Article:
• Andrew on December 9, 2013, 7:11 GMT

    Its funny - the article is way more demeaning of the England players than anything Warner said in Brisbane. Could it be that Warner was spot on the money?

  • parjanya on December 9, 2013, 6:08 GMT

    If a couple of losses would do this team a world of good,imagine what a 0-5 verdict would do for them--- maybe send them into ecstasy ?

  • parjanya on December 9, 2013, 5:46 GMT

    Why no words of wisdom and sage advice from Sir Iron Bottom ? He has plenty to say when the team is doing well. He should be generous even in bad times.

  • Weir on December 9, 2013, 1:50 GMT

    If England had caught cleanly then it might have ended differently. Australia still has lots of holes in the team - Rogers, Watson, Smith, Bailey.

  • Prahaan on December 8, 2013, 20:02 GMT

    Dear GD, This England Team has more metal, a lot tougher and more tenacity than a few losses, as hard as the loss in the first test was. Actually, a couple of losses will do this team a lot of good! I will predict that England will square the series and retain the Ashes! PC

  • simon on December 8, 2013, 18:18 GMT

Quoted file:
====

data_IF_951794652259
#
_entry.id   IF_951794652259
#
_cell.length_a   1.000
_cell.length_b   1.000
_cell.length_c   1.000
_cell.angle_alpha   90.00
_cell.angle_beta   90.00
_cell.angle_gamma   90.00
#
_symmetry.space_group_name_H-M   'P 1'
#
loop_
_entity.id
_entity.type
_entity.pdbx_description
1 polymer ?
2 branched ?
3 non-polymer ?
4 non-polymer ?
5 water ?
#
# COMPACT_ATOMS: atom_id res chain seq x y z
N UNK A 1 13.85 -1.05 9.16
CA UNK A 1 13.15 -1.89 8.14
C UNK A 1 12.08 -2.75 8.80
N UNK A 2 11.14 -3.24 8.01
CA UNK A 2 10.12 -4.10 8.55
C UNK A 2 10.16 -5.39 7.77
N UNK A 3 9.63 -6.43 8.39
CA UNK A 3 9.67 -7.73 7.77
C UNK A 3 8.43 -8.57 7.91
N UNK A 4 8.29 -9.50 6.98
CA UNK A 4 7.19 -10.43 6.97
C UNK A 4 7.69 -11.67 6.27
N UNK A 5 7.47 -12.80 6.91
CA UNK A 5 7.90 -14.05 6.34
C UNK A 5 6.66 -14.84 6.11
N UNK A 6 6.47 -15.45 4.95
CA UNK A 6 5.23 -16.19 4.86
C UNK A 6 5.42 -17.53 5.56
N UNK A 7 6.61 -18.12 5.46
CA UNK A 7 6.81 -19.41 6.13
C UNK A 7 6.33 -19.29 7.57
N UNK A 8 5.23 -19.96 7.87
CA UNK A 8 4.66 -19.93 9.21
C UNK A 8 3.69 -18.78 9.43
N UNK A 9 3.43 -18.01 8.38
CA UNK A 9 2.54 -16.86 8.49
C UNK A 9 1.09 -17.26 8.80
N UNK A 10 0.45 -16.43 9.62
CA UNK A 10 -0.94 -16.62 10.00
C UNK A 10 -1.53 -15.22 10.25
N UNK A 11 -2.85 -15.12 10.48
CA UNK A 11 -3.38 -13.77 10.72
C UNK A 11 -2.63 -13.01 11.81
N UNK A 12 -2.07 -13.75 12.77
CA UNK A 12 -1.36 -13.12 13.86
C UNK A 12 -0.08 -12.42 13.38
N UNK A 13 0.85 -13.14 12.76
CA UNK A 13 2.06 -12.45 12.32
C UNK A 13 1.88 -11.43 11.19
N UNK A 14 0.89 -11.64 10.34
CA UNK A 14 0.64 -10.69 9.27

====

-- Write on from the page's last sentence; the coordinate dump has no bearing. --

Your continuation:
All the weaknesses that were apparent in the summer brutally exposed here, no surprises really. And no surprise Joe Root led the resistance yesterday a real talent at least. But please a bit more fight in the next matches !!

  • Dummy4 on December 8, 2013, 9:23 GMT

    @Chris Howard : Respectfully I need to contest a couple of points - Watson is an outstanding batsman as his ODI record tells us. He just isn't an accomplished test batsman, as you implied. Rogers' inconsistency isn't really an issue as he's a stop-gap and I don't think anyone is expecting him to play beyond this series. (The real worry is the bloke waiting in the wings for him!)

    There's nothing wrong with Johnson's record on foreign pitches - one of his first away series against South Africa he out-bowled Steyn by a whisker and got Player of the Series, and the English weren't looking untroubled by him in the ODIs. I'd also argue that anyone who's scored a test century against the world's best bowling attack at the time as Mitch also did that series, isn't exactly the tail.

    Sadly, where I do agree is that Cricket Australia won't be concerned enough about the obvious hurdles the team needs to overcome - we need a #2, a #5, and a #7 soon at the very least and probably #3.

  • Kim on December 8, 2013, 9:10 GMT

    @Nick Sharland I tend to agree with the sentiments that a number of our players careers are on the line here. There's no point us resting on past achievements, don't forget a number of these players were here for the last whitewash.